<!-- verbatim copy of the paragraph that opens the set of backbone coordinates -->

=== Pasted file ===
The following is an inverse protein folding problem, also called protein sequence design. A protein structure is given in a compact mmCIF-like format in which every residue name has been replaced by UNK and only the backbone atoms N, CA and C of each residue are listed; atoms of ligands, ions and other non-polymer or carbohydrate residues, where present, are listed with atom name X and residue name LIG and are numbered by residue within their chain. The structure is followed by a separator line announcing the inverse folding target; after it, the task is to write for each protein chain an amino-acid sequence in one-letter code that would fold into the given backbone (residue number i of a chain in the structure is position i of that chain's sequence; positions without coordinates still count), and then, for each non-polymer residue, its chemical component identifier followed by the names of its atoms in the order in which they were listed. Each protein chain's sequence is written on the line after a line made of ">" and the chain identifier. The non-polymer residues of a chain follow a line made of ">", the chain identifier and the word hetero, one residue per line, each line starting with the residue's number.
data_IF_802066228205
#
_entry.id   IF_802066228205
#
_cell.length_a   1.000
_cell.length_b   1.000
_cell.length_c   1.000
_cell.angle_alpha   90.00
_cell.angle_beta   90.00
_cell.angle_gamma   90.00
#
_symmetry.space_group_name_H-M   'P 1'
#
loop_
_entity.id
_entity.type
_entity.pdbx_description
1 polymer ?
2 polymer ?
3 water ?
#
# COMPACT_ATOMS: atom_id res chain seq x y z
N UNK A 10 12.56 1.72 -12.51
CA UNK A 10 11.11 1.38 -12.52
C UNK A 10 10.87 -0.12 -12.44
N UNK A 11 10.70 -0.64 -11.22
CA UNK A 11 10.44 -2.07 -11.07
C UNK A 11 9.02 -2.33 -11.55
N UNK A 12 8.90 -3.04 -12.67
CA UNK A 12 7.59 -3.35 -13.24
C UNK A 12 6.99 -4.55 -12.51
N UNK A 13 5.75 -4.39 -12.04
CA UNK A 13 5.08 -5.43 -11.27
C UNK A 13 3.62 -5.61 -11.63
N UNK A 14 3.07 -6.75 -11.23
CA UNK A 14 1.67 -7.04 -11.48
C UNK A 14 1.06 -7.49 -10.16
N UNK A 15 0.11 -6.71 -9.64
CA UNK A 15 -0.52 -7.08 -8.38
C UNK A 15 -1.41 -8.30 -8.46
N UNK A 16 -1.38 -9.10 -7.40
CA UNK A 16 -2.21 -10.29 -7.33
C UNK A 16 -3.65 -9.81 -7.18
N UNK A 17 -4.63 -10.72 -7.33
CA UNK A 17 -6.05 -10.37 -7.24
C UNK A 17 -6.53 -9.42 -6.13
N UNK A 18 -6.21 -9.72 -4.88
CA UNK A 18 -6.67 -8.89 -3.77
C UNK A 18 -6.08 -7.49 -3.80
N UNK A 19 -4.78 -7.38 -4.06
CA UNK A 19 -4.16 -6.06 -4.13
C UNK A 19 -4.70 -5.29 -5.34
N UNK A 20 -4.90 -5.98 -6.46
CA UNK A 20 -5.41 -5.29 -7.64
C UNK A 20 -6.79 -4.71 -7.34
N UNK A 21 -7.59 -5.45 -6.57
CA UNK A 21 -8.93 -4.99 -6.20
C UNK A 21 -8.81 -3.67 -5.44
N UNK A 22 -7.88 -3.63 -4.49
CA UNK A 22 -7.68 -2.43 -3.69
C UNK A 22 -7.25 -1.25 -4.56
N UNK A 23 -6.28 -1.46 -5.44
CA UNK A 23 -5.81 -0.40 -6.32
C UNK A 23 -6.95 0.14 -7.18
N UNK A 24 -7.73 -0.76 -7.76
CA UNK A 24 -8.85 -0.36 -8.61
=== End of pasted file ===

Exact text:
The following is an inverse protein folding problem, also called protein sequence design. A protein structure is given in a compact mmCIF-like format in which every residue name has been replaced by UNK and only the backbone atoms N, CA and C of each residue are listed; atoms of ligands, ions and other non-polymer or carbohydrate residues, where present, are listed with atom name X and residue name LIG and are numbered by residue within their chain. The structure is followed by a separator line announcing the inverse folding target; after it, the task is to write for each protein chain an amino-acid sequence in one-letter code that would fold into the given backbone (residue number i of a chain in the structure is position i of that chain's sequence; positions without coordinates still count), and then, for each non-polymer residue, its chemical component identifier followed by the names of its atoms in the order in which they were listed. Each protein chain's sequence is written on the line after a line made of ">" and the chain identifier. The non-polymer residues of a chain follow a line made of ">", the chain identifier and the word hetero, one residue per line, each line starting with the residue's number.